Danny David Ornelas, on trial for murder in the vehicular death of a Newport Beach mother last September, has no memory of the incident, his lawyer said Tuesday.
The attorney, Ralph Bencangey, said in an interview that Ornelas cannot remember anything about driving a car in a narrow alley on Balboa Peninsula and striking and fatally injuring Debbie Killelea on Sept. 1.
An expert witness has also testified that Ornelas had told him he was unable to remember anything about the fatal crash. “He (Ornelas) said he can’t even remember turning on the ignition,” said the witness, Ted A. Mitchell.
Ornelas, 19, of Huntington Park, is on trial in Orange County Superior Court in Westminster on a charge of second-degree murder. One of the closely watched aspects of the trial has been whether the young defendant would take the stand to give his version of the fatal collision.
On Tuesday, Bencangey completed his presentation of the defense’s case, and Ornelas was not called to testify. Bencangey, however, said he may still call him Wednesday.
“I’m not going to disclose what we plan to do,” said Bencangey, in an interview outside the courtroom.
The prosecution has accused Ornelas of drunkenly driving a speeding car into the alley and deliberately running down Killelea, 37, as she stood with her two young sons.
Judge Luis A. Cardenas several times on Tuesday prohibited Bencangey from questioning another witness about the effect of alcohol intoxication on memory loss. Deputy Dist. Atty. Thomas Goethals had objected and the judge agreed, ruling the witness was not an expert in psychology or memory loss.
Bencangey later said the ruling did not hurt the defense because Mitchell, on Monday, had already testified that Ornelas is unable to remember the car collision.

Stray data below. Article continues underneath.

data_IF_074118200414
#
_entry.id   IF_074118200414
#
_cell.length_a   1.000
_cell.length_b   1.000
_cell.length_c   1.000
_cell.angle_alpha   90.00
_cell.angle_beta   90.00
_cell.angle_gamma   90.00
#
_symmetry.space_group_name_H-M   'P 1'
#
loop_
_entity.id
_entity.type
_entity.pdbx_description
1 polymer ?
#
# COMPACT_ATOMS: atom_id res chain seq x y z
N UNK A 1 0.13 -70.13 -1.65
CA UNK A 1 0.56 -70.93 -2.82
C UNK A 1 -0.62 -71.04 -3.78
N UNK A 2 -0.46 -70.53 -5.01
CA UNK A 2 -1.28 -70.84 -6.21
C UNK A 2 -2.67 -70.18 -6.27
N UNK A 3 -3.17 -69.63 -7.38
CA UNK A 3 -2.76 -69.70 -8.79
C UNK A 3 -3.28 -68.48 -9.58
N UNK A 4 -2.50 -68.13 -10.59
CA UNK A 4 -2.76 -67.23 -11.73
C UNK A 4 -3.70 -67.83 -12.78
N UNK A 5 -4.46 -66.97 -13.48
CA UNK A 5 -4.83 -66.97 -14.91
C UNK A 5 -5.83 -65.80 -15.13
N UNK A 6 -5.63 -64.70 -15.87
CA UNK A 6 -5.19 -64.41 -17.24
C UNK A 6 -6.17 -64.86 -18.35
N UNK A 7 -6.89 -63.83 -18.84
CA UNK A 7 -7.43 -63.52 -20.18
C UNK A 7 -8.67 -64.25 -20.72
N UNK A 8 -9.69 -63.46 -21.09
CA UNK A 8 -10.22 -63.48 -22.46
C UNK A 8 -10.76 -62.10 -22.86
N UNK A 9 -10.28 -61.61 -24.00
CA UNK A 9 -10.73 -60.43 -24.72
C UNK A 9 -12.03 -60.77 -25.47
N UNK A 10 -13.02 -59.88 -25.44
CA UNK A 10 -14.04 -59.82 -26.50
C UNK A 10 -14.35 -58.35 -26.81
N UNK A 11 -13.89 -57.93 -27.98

Mitchell, an automotive engineer who is an expert in analyzing car accidents, testified Monday that people in such accidents often repress memories of the event. Ornelas only has “nightmares and dreams but no specific recollections,” Mitchell told the jury.
On Tuesday, Darrell Clardy, an expert in analyzing behavior of drunk drivers and a toxicologist formerly employed by the Orange County Sheriff’s Department, said he believes Ornelas only had a 0.04 blood-alcohol level at the time the collision occurred--5 p.m. Sept. 1.
Ornelas, who was arrested 35 minutes after the collision, had a blood alcohol level of 0.18 at 6:43 p.m. when a blood sample was taken, law enforcement experts have testified. Under state law, anyone with a blood alcohol level of 0.10 is considered intoxicated. Ornelas thus registered almost twice the level of legal intoxication. Clardy’s testimony in effect challenged whether Ornelas was that drunk when the impact took place. Clardy noted that Ornelas and two friends were drinking strong rum at the beach shortly before Ornelas went to the car to drive it down the alley. Clardy said strong intoxicants sometimes are not absorbed into the bloodstream until long after being consumed.
Bencangey attempted to ask Clardy several questions about how some car accident victims lose memories of the events, but the judge would not allow the questions.